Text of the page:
It may not be used in practice, but it is incredibly valuable to learn the concept of the equivalence between member functions and functions that take the object as the first parameter. Having this concept in the back of their head will help them in many problems they will encounter down the road.
Day in and day out I see people asking questions on Stack Overflow about why it doesn't work to point to pass a member function to something requiring function pointer, and things like that. They think that member functions are just some magical functions that are part of an object, and over-complicate the whole situation. If they had realized that member functions were equivalent to functions that took the object as the first parameter, then the problem they're having (that to call the method they would somehow need both the member function pointer as well as the object), as well as possible solutions (somehow pass the object in separately, or make some kind of closure that captures the object) becomes apparent. Apparently, too many people just pretend that OO is "magic" and don't understand this.
In functional programming, we often teach people how data structures and local variables and all that stuff could be written purely in terms of manipulation of functions. Not that this is practical -- it would probably be inefficient -- but this impresses upon them something about the power of functions. And it helps them to understand things in a different way. And maybe down the road if they write a compiler or something, these equivalences will come in handy.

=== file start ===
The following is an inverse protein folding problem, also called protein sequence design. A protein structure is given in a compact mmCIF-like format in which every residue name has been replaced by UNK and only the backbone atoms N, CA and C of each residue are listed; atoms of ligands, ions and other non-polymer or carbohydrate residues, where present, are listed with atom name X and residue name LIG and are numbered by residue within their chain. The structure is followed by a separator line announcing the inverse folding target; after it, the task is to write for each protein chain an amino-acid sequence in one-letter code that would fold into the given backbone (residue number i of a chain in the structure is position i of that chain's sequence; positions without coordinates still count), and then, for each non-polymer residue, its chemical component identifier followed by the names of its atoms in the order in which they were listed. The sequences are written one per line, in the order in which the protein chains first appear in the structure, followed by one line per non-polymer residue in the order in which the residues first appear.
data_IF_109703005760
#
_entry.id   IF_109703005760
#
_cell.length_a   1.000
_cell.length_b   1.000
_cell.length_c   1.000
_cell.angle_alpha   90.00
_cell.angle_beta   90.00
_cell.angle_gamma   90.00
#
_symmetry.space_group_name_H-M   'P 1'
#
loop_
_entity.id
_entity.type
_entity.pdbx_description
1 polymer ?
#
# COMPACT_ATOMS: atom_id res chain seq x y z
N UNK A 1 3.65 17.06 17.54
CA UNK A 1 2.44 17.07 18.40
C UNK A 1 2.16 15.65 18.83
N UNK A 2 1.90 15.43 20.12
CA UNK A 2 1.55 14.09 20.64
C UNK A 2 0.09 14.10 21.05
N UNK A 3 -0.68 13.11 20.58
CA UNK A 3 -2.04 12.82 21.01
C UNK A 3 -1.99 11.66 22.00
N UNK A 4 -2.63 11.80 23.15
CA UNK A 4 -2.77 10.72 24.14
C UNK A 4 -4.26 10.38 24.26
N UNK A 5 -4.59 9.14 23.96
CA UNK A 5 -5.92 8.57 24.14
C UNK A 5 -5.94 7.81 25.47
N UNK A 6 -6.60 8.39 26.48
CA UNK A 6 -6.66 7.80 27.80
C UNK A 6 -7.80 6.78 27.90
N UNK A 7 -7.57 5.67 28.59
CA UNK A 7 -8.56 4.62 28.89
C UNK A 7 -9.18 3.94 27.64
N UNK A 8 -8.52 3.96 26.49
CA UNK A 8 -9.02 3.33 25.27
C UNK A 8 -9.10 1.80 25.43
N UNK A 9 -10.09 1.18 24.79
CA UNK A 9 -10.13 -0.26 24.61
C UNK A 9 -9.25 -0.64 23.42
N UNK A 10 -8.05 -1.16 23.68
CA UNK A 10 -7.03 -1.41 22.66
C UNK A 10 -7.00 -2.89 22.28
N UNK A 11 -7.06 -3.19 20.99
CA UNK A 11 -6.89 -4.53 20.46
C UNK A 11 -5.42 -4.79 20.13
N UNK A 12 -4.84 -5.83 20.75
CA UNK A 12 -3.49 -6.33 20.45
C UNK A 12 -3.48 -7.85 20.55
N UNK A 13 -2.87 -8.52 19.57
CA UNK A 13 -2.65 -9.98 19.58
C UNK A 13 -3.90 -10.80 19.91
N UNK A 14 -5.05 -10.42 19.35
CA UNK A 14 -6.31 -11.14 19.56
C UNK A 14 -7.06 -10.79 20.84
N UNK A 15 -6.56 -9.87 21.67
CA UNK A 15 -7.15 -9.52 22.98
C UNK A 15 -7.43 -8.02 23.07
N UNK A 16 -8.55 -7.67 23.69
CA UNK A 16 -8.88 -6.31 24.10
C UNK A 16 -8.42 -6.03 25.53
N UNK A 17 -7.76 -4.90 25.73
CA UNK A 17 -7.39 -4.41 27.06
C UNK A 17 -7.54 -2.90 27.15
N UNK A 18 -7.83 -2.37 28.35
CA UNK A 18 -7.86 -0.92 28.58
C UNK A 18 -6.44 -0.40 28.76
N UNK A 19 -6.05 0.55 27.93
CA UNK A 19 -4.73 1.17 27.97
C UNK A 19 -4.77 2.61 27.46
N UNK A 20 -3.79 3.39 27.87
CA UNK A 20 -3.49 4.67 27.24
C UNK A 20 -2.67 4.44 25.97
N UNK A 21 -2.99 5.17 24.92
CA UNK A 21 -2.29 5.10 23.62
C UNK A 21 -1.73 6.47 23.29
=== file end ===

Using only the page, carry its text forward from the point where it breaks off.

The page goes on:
Computer science is all about equivalences and reductions, and how to think about one problem in terms of another. We reduce SAT-3 to subset sum, not because that's actually how we would actually solve the SAT-3 problem, but because this teaches us that subset sum is NP-complete.
Every once in a while, I come across a piece of code written by someone else, where non-instance methods take a pointer to a structure as an argument, and I see a pattern and a light bulb goes off in my head, and I say, ah-ha, this can be re-factored into an instance method, because I know about this equivalence. So you see, knowing these equivalences also helps us to write better, simpler code.